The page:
by Victoria Stirling
What legacy are we going to leave our descendants? Will human beings worldwide re-evaluate our actions, our politics, and our economics according to their effects on the whole network of life? Today the ethics of ecology are demanding to be recognized.
Sadly, where the ‘toe’ of this magnificent glacier once touched the highway, it has now retreated way up into the valley. And when one considers that this glacier supports four vital rivers - the Fraser, the Columbia, the Athabasca, and the North Saskatchewan - its well-being is of the utmost importance. This is especially true for the major settlements in the areas that these rivers help forge and sustain.
In his book Stormy Weather Guy Dauncy says, “Thanks to our fossil-fuel mania, we have a higher concentration of carbon dioxide in the Earth’s atmosphere today than there has been at any time in the last 20 million years.” This has increased the temperature four degrees per century and the rate continues to rise. Whether we want to believe it or not, global warming is happening, and it is having a huge impact. Look at the last few years. There have been disastrous floods in Bangladesh killing thousands of people and making millions homeless. Extreme drought in parts of Europe and Australia has created chaos with forest fires. And in Canada, we have been experiencing unusually long hot summers with temperatures above 30 degrees Celsius, bringing arid conditions detrimental to many essential crops.I still recall the 1960s when the summers were enjoyable and going outside was pleasurable. Now we spend much of the summer hiding indoors with the air-conditioners on full belt. So what can we do to bring about changes before this situation becomes irreversible?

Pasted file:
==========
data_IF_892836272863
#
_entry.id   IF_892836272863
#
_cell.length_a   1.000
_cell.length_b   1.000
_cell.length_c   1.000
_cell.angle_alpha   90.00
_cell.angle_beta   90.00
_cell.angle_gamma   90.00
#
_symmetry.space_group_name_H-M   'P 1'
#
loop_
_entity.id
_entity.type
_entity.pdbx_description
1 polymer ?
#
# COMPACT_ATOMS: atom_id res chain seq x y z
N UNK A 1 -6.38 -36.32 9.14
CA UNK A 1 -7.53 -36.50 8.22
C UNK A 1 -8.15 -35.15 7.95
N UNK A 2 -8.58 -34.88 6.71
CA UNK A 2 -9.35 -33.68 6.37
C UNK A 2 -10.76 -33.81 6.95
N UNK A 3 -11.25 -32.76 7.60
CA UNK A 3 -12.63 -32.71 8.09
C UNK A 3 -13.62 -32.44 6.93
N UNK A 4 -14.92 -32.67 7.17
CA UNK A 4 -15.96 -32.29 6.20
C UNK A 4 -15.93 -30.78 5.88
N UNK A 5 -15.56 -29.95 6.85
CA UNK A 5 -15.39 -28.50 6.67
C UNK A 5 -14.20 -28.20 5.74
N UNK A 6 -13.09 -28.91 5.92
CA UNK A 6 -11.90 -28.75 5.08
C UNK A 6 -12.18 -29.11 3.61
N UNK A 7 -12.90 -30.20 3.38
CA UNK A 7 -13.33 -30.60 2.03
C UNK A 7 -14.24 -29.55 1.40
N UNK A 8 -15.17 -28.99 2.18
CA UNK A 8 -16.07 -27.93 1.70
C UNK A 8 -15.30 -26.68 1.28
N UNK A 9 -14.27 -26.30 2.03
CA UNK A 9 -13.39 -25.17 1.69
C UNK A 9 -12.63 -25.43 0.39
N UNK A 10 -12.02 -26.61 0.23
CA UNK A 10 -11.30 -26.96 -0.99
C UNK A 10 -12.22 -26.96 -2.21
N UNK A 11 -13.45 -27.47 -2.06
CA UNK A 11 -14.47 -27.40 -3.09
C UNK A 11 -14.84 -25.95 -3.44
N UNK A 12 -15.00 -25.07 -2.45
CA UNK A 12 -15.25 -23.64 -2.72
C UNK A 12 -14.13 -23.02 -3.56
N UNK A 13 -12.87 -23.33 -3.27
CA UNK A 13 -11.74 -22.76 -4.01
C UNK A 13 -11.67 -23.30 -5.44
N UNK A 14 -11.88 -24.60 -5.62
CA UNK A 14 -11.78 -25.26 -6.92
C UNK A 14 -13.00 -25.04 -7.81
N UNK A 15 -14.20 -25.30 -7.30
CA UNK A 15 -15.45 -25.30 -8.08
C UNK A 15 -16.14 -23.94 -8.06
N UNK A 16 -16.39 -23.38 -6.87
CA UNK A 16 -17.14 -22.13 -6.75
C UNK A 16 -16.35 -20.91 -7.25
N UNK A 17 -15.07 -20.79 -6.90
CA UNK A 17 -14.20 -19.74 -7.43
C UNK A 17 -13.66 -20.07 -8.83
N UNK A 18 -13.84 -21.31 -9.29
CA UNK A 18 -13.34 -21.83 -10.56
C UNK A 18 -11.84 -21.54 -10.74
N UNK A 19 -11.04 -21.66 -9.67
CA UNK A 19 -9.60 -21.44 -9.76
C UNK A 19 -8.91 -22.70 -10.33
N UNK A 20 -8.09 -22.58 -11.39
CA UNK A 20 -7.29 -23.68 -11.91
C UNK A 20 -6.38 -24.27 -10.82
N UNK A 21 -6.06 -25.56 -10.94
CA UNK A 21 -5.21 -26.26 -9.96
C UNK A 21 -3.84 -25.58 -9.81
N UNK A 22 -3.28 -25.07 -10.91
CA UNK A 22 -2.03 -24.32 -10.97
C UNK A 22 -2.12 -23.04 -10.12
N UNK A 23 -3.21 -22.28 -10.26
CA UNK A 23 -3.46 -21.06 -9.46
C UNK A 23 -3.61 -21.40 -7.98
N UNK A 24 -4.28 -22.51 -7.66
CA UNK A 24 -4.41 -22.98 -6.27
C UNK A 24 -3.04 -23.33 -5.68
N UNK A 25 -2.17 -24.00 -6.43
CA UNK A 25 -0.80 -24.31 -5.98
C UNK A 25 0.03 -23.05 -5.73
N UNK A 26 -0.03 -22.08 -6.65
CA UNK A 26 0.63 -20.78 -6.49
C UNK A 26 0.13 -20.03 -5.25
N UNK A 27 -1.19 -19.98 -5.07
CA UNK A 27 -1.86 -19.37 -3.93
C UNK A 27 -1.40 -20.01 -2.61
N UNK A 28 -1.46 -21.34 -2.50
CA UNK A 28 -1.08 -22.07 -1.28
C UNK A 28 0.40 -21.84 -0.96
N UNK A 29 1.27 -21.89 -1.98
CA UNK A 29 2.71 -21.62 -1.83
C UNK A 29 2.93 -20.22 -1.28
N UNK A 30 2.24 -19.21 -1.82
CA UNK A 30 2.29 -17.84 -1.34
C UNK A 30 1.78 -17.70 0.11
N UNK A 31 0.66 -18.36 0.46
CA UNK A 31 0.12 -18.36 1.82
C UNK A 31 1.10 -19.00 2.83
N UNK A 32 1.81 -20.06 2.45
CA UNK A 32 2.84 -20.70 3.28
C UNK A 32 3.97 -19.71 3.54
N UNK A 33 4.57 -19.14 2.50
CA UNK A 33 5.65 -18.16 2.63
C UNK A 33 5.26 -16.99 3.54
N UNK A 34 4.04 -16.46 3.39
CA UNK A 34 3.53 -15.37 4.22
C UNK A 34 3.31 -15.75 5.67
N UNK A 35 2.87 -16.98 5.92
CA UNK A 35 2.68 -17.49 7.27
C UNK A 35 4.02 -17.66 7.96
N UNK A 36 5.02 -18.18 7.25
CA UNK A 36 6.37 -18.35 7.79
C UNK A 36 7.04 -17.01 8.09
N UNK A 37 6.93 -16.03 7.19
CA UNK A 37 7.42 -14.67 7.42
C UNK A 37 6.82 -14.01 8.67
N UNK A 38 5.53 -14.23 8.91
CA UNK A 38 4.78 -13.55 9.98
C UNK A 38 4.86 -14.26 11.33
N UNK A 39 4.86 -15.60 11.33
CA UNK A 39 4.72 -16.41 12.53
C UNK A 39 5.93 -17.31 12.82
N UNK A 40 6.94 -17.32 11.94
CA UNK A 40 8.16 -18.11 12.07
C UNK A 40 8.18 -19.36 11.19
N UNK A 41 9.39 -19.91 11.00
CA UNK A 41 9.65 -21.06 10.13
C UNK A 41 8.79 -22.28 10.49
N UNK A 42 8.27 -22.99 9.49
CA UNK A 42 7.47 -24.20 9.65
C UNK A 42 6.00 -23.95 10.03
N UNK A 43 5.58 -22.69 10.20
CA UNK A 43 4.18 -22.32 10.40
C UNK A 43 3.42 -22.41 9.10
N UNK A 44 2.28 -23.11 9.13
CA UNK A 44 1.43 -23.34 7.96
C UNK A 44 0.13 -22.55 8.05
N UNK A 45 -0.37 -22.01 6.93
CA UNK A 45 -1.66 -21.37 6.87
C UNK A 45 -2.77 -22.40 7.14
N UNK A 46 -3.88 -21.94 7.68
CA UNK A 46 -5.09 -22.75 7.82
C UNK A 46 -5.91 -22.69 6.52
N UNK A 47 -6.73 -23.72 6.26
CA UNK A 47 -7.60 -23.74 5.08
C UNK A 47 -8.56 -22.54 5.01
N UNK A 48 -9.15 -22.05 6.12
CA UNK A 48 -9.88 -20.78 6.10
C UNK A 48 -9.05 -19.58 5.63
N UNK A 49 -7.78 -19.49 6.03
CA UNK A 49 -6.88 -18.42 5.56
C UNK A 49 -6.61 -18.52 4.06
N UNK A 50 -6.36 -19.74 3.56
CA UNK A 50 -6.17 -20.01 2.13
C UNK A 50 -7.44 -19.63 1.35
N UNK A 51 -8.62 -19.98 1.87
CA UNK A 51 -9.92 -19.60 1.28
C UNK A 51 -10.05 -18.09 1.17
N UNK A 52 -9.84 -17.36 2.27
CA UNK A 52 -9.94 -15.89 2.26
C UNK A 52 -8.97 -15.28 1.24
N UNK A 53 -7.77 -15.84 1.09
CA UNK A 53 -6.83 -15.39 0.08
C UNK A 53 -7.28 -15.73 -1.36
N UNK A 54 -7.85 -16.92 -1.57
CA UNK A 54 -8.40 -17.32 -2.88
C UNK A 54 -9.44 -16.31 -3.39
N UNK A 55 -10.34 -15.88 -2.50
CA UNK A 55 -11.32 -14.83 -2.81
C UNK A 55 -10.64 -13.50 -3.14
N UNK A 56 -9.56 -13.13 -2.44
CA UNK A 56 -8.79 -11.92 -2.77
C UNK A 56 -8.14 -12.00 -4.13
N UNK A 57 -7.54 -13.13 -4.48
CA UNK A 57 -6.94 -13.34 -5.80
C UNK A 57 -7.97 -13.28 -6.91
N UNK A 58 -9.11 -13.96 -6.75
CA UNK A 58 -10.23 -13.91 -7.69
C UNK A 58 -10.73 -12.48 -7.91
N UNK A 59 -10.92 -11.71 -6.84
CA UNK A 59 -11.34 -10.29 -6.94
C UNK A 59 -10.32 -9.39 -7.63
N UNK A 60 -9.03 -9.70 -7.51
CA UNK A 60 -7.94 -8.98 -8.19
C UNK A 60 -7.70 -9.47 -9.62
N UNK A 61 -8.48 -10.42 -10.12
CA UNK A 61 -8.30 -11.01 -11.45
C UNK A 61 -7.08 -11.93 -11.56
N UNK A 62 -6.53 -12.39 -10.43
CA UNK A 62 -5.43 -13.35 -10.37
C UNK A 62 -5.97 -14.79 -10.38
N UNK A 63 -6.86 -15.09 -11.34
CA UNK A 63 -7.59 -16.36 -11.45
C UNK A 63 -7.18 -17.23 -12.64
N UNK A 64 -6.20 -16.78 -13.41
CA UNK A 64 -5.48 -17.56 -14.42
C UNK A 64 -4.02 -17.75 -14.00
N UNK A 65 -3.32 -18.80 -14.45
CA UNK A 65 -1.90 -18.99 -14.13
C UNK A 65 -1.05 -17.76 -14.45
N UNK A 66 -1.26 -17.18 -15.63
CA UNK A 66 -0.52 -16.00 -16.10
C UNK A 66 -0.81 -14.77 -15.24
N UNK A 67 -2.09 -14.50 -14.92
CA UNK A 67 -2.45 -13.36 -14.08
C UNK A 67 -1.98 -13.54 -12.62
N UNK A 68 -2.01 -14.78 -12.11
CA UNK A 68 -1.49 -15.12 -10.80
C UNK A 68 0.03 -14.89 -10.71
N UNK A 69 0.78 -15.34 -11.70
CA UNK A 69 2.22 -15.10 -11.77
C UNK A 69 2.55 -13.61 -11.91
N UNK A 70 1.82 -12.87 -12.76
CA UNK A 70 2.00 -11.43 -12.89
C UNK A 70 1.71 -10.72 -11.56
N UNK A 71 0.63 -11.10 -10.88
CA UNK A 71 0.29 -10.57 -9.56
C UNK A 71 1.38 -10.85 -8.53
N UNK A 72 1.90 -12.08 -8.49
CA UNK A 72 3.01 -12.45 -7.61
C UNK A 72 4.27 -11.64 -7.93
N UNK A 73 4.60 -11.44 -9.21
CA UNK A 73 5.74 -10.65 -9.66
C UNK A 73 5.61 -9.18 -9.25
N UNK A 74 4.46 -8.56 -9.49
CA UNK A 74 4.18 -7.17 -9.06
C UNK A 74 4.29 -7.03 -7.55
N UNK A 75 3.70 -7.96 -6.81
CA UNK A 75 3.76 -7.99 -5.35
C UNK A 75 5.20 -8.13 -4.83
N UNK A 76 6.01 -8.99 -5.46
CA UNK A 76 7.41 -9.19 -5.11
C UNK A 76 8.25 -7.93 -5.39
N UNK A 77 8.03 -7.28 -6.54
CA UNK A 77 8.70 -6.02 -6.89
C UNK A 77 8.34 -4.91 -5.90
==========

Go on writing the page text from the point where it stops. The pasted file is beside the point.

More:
I believe each of us needs to regain the awareness that we are only one strand of the interwoven fabric of life on Earth. The naturalist, Loren Eiseley, likens humans “to the latest bloom on a great tree that stretches backward into the dim recess of pre-recorded time. The tree is the great stream of life itself and each creature is a leaf or branch on that tree.”
Sadly, in London Ontario we have chosen to ignore a 2009 report by 75 scientists on the condition of the Great Lakes. Their findings are disturbing – the Great Lakes are near ecological breakdown. According to 2009 municipal figures supplied to Ontario’s Environmental Ministry, over a billion galleons of sewage went into the Thames River which eventually end up in the Lakes. Yet we citizens of this city, who rely on this water source, still dump our sewage into the Thames.
In 2000, the community of Walkerton, Northern Ontario saw the tragic results of poor water quality. This community of 5000 citizens suffered from contaminated water from farm runoff containing E. coli and Campylobacter jejuni – a bacteria commonly found in the feces of poultry, cattle, and swine. The result was seven people died and 2300 suffered severe symptoms - including bloody diarrhoea. Of those 2300 inhabitants 36 percent have developed Irritable Bowel Syndrome, a chronic gastrointestinal condition.
In London Ontario the city council has a 20 year plan to correct some of our sewage dumping. However, because the newly elected mayor has promised “he wouldn’t raise any taxes this year” nothing will be done for a while. This is totally unacceptable and sadly not just a local problem. In Victoria British Columbia sewage is dumped untreated into the ocean despite environmentalists’ discussions to stop this deplorable act. In the USA, many promises of “no increase in taxes” has meant cutting back on programs, including those to help eradicate pollution problems.